Arin Crumley is our community’s guinea pig. With his film Four Eyed Monsters, he tested just about every new method of d.i.y. filmmaking and self-promotion you can imagine, and he’s been generous in sharing what he has learned from the experience.
Although ostensibly we were going to talk about the Open Indie project — a set of tools he helped design for filmmakers to promote and distribute their films — it ended up being a wide-ranging conversation about everything from Amazon Studios to the economics of free culture to creating a sustainable model for filmmakers and artists in general.
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Making the Movie: In the last few months, you’ve had consultations with dozens of filmmakers as part of the OpenIndie effort. What have been some common themes in these conversations?
Arin Crumley: One big one is whether or not to try to monetize a film, basically making as much money as possible, or simply getting as much audience as possible and really opening up the distribution. That’s kind of the existential question that I noticed that directors and producers are getting caught in — and having many internal disagreements about.
A producer will often say, “I think it’s a little early to just go releasing this thing for free online with a Creative Commons license. I don’t know if our digital distributors would be happy about that.” And directors tend to say, “Well, you know, Arin has kind of a good point. He’s saying we get as much audience as we can now in order to create demand and support for our next project. The economy’s crap right now anyways and big deals haven’t happened yet, so what are we holding on to? Let’s let this thing go. Let people see it.”
When the producer and the director are the same person it seems that this conflict still exists, but within the single individual. Either way, the calls usually end with a lot of food for thought on that topic.
We also talk a lot about marketing and go into the core point and counterpoint that their project is making so we can make sure the trailer, tag lines and website reflect that. This is what takes up the majority of the call. Them catching me up with what their project is about and me looking for something that resonates as universal and as the main point they seem to be making and then, right along with it, is usually a conflicted counterpoint. I’ve spent lots of time explaining to filmmakers why it would help to make their trailers contain more of this tension between the main point and the counterpoint so that the viewer becomes conflicted by watching a trailer and then needs to watch the film in an attempt to find resolution.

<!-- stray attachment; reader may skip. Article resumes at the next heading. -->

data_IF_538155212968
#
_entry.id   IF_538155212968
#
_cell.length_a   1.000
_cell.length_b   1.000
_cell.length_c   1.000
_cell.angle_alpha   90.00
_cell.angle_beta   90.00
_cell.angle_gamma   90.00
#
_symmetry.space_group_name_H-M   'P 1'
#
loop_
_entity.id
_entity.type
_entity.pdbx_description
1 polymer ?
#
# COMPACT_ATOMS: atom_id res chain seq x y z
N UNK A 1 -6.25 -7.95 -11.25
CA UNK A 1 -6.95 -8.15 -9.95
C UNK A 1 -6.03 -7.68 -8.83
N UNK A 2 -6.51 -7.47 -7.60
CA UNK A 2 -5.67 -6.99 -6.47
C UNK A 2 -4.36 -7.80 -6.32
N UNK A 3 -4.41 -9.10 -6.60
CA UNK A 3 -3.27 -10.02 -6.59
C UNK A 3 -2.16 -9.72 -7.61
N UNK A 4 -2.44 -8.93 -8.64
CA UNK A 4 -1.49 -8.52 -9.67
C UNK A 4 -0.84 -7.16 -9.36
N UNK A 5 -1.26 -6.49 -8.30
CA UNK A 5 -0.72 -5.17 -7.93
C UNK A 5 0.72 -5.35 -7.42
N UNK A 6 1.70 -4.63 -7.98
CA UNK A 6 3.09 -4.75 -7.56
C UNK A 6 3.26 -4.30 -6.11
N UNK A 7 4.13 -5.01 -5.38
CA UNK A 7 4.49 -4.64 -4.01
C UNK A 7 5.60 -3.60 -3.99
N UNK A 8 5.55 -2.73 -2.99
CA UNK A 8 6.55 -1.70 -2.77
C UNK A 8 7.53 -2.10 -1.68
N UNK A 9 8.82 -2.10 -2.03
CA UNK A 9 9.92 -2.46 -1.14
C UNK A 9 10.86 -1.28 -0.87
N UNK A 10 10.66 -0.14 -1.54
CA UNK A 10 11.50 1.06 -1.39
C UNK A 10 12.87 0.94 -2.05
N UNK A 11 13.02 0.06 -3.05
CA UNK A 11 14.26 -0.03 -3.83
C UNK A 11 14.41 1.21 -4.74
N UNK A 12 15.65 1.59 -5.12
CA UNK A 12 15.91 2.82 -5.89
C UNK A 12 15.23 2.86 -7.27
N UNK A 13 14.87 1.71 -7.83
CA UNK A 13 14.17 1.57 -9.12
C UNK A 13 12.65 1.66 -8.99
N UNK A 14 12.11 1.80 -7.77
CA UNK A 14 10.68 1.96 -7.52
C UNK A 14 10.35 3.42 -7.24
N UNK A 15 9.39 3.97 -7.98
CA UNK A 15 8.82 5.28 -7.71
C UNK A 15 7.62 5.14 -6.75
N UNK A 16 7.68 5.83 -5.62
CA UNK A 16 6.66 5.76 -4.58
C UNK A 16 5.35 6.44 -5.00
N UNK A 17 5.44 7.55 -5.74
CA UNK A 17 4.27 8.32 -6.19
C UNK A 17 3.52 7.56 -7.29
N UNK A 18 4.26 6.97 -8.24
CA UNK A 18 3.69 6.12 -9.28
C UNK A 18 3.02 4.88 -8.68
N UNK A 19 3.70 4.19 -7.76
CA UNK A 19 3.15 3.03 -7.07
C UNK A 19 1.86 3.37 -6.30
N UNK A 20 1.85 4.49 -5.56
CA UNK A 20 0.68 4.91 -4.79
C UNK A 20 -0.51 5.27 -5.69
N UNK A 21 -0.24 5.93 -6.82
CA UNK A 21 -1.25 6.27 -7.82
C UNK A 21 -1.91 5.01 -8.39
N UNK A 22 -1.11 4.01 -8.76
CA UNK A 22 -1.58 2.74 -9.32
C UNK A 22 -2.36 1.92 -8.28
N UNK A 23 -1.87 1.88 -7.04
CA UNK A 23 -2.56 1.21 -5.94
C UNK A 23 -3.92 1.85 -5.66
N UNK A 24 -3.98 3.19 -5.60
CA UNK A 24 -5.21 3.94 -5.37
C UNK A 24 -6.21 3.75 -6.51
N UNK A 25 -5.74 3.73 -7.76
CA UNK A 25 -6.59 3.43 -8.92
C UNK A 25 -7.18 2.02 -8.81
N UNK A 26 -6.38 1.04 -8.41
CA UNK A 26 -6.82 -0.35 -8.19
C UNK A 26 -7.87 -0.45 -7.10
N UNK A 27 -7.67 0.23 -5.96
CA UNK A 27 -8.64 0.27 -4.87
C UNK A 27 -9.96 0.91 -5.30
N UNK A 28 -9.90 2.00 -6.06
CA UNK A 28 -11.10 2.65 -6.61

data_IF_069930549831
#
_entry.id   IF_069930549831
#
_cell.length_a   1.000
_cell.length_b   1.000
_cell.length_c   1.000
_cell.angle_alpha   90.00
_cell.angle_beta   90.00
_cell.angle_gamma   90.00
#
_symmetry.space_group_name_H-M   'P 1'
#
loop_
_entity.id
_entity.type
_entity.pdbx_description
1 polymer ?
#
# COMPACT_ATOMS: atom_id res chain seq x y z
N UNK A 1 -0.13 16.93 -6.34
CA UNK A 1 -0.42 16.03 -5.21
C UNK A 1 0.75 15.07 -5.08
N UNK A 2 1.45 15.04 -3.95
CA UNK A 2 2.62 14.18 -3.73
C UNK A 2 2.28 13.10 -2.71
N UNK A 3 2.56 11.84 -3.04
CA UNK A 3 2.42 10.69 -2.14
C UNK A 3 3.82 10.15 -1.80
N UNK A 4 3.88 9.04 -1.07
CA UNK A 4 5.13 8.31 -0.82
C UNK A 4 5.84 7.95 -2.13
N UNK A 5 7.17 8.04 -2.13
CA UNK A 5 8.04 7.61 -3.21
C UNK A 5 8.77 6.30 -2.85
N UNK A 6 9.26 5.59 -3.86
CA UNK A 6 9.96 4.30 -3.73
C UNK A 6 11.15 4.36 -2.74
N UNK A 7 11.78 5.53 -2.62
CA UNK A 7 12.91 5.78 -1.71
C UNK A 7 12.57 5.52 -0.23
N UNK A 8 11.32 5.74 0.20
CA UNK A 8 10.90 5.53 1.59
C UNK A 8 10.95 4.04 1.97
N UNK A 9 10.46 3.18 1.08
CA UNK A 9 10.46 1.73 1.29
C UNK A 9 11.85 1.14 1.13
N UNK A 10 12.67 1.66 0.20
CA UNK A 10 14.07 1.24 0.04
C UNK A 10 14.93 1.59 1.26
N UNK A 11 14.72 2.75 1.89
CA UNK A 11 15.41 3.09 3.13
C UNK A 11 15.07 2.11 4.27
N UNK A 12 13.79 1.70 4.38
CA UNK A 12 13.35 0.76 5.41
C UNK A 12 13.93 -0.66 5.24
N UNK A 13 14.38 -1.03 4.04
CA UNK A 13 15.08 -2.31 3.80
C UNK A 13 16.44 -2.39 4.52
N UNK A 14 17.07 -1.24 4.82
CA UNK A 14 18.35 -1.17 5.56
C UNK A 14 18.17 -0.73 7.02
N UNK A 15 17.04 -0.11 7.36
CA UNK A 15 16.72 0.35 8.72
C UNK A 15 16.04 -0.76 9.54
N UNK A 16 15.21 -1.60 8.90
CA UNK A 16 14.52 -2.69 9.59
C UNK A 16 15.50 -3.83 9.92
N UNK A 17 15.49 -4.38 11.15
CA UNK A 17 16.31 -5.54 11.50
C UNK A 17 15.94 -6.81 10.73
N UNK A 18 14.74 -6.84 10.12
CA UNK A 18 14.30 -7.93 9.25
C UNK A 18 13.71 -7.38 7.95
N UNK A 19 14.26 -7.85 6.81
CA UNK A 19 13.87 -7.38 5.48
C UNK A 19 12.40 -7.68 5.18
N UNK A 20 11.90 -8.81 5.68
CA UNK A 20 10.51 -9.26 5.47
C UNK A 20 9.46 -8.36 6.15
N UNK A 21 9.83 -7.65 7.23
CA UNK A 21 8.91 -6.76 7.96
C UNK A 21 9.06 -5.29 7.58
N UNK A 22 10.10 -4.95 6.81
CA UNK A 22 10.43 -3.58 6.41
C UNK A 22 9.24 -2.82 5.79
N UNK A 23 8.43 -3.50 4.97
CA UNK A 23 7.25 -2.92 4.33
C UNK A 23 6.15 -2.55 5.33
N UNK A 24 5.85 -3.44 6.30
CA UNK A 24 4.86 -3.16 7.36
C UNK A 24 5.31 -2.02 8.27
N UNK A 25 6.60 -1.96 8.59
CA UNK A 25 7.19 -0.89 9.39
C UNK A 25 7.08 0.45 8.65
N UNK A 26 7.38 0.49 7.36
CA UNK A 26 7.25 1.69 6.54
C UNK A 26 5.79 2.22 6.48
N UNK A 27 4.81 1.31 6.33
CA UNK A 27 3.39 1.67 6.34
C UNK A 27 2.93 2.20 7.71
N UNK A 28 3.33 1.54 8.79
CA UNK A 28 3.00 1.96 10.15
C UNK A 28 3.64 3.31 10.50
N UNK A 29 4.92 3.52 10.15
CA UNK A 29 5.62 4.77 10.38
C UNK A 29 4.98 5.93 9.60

Making the Movie: You’re a big advocate of social media. What kind of social media advice are you giving filmmakers?
Arin Crumley: A big idea that I’ve pushed in the consultations as well as in my New York Film Academy new media class is having one’s first step be to create a personal media channel. This is not as entertaining as a feature film but it’s also not as expensive. It’s something anyone can do.
You start a Twitter account, join facebook, start a blog, a video channel and an email list and you’re rolling. You use bit.ly as a bookmarklet in your browser to easily 1-click tweet articles you find that relate to your project’s research, adding summaries and quoting excerpts. You take photos on your mobile phone that relate to what you’re doing to make your project and post with small captions to your facebook. You blog on a regular basis using the photos and tweets as ingredients and have the throughline be what your project hopes to be about. Then you create videos when you need to pitch the project, or fundraise for the project or release a section that’s been edited to get feedback. Or just post shoot tests or any side projects that demonstrate your skills and aesthetics.
The resistance is that this sounds like a lot of work. Also many students still use their social media for personal use and don’t think that any of their online friends care about their project. They also don’t want people interested in their projects to come see their facebook. I try to encourage everyone to use their social media tools professionally. Include personality, of course, but save the beer pong for the personal archives not the public ones.
The main point is that, instead of just a bunch of lakes, which are all the films you’ll work on, it’s smart to also have a stream that link them all together, which is your personal media channel.
Arin Crumley: Four Eyed Monsters emerged before a lot of this, so we didn’t think about “media streams” at the time. But our way of doing this was creating the video podcast. This was a stream that ultimately dumped people into the lake that is the film. But that stream ended when the video podcast reached it’s conclusion. In the future I won’t be doing things that way; the stream I’ve built for myself now will continue on and on and spill into future projects.
Making the Movie: What role do online “friendships” play in filmmaking?
Arin Crumley: Well, hopefully friends care about each other and support each other. The same should apply to online friendship. Since filmmakers need a lot of support it makes sense that filmmakers need lots of online friends. But also making a film gives back a lot of support by providing entertainment and new insight into whatever the film is about. So the more films you make, the more online friendships you’ll forge. Especially if you release your films freely online making it easy for people to watch what you’ve made.